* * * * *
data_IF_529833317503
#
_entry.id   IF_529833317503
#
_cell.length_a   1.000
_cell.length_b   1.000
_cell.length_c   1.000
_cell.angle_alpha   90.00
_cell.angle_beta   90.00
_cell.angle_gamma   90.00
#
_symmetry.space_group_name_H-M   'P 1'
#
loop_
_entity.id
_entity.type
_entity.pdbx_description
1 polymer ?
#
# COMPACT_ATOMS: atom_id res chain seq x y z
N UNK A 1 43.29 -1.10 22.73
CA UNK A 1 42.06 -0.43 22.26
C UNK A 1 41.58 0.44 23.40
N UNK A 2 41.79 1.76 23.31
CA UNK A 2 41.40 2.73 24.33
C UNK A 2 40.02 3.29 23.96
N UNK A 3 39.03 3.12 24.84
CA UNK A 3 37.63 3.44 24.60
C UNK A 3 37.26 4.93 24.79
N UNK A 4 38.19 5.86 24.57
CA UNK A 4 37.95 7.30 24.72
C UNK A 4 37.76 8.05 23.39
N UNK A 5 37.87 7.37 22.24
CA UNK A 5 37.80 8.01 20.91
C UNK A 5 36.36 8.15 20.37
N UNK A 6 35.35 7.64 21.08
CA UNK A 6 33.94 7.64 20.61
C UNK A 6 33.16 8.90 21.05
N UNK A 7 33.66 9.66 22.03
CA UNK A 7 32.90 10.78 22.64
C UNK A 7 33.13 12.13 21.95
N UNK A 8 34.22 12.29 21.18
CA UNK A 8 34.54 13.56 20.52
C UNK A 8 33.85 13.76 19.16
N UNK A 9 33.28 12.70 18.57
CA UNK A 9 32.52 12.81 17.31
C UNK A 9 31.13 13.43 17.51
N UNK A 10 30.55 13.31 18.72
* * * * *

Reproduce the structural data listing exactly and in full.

data_IF_529833317503
#
_entry.id   IF_529833317503
#
_cell.length_a   1.000
_cell.length_b   1.000
_cell.length_c   1.000
_cell.angle_alpha   90.00
_cell.angle_beta   90.00
_cell.angle_gamma   90.00
#
_symmetry.space_group_name_H-M   'P 1'
#
loop_
_entity.id
_entity.type
_entity.pdbx_description
1 polymer ?
#
# COMPACT_ATOMS: atom_id res chain seq x y z
N UNK A 1 43.29 -1.10 22.73
CA UNK A 1 42.06 -0.43 22.26
C UNK A 1 41.58 0.44 23.40
N UNK A 2 41.79 1.76 23.31
CA UNK A 2 41.40 2.73 24.33
C UNK A 2 40.02 3.29 23.96
N UNK A 3 39.03 3.12 24.84
CA UNK A 3 37.63 3.44 24.60
C UNK A 3 37.26 4.93 24.79
N UNK A 4 38.19 5.86 24.57
CA UNK A 4 37.95 7.30 24.72
C UNK A 4 37.76 8.05 23.39
N UNK A 5 37.87 7.37 22.24
CA UNK A 5 37.80 8.01 20.91
C UNK A 5 36.36 8.15 20.37
N UNK A 6 35.35 7.64 21.08
CA UNK A 6 33.94 7.64 20.61
C UNK A 6 33.16 8.90 21.05
N UNK A 7 33.66 9.66 22.03
CA UNK A 7 32.90 10.78 22.64
C UNK A 7 33.13 12.13 21.95
N UNK A 8 34.22 12.29 21.18
CA UNK A 8 34.54 13.56 20.52
C UNK A 8 33.85 13.76 19.16
N UNK A 9 33.28 12.70 18.57
CA UNK A 9 32.52 12.81 17.31
C UNK A 9 31.13 13.43 17.51
N UNK A 10 30.55 13.31 18.72